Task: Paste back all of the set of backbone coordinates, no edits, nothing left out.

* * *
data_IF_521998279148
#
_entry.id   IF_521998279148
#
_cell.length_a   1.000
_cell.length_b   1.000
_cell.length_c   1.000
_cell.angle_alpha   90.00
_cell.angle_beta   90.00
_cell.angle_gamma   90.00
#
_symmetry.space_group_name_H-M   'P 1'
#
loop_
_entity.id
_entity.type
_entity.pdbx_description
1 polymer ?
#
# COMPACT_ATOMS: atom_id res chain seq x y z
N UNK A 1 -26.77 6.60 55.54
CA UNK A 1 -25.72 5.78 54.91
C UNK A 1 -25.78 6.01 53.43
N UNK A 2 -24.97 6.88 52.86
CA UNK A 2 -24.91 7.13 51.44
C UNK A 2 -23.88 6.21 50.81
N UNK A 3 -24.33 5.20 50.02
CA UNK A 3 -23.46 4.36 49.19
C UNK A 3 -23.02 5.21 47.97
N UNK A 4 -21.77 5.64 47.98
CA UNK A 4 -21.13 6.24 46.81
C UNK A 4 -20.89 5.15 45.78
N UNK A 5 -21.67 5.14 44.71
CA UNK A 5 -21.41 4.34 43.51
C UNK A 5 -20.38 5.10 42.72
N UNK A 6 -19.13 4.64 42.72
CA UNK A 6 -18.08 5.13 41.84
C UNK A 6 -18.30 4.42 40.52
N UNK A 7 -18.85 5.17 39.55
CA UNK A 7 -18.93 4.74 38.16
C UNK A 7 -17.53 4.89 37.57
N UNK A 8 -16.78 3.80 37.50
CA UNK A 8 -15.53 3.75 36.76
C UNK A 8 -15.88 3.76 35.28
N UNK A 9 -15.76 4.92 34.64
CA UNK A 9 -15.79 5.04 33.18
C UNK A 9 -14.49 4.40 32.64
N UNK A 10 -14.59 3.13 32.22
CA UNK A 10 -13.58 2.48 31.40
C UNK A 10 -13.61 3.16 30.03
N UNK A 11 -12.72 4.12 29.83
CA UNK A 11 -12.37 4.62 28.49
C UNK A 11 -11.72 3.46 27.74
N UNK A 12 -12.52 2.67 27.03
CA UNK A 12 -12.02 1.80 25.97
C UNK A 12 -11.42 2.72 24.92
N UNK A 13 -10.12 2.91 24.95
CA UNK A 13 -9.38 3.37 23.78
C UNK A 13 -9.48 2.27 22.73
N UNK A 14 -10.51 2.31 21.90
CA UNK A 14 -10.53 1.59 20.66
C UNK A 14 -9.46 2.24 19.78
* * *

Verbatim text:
data_IF_521998279148
#
_entry.id   IF_521998279148
#
_cell.length_a   1.000
_cell.length_b   1.000
_cell.length_c   1.000
_cell.angle_alpha   90.00
_cell.angle_beta   90.00
_cell.angle_gamma   90.00
#
_symmetry.space_group_name_H-M   'P 1'
#
loop_
_entity.id
_entity.type
_entity.pdbx_description
1 polymer ?
#
# COMPACT_ATOMS: atom_id res chain seq x y z
N UNK A 1 -26.77 6.60 55.54
CA UNK A 1 -25.72 5.78 54.91
C UNK A 1 -25.78 6.01 53.43
N UNK A 2 -24.97 6.88 52.86
CA UNK A 2 -24.91 7.13 51.44
C UNK A 2 -23.88 6.21 50.81
N UNK A 3 -24.33 5.20 50.02
CA UNK A 3 -23.46 4.36 49.19
C UNK A 3 -23.02 5.21 47.97
N UNK A 4 -21.77 5.64 47.98
CA UNK A 4 -21.13 6.24 46.81
C UNK A 4 -20.89 5.15 45.78
N UNK A 5 -21.67 5.14 44.71
CA UNK A 5 -21.41 4.34 43.51
C UNK A 5 -20.38 5.10 42.72
N UNK A 6 -19.13 4.64 42.72
CA UNK A 6 -18.08 5.13 41.84
C UNK A 6 -18.30 4.42 40.52
N UNK A 7 -18.85 5.17 39.55
CA UNK A 7 -18.93 4.74 38.16
C UNK A 7 -17.53 4.89 37.57
N UNK A 8 -16.78 3.80 37.50
CA UNK A 8 -15.53 3.75 36.76
C UNK A 8 -15.88 3.76 35.28
N UNK A 9 -15.76 4.92 34.64
CA UNK A 9 -15.79 5.04 33.18
C UNK A 9 -14.49 4.40 32.64
N UNK A 10 -14.59 3.13 32.22
CA UNK A 10 -13.58 2.48 31.40
C UNK A 10 -13.61 3.16 30.03
N UNK A 11 -12.72 4.12 29.83
CA UNK A 11 -12.37 4.62 28.49
C UNK A 11 -11.72 3.46 27.74
N UNK A 12 -12.52 2.67 27.03
CA UNK A 12 -12.02 1.80 25.97
C UNK A 12 -11.42 2.72 24.92
N UNK A 13 -10.12 2.91 24.95
CA UNK A 13 -9.38 3.37 23.78
C UNK A 13 -9.48 2.27 22.73
N UNK A 14 -10.51 2.31 21.90
CA UNK A 14 -10.53 1.59 20.66
C UNK A 14 -9.46 2.24 19.78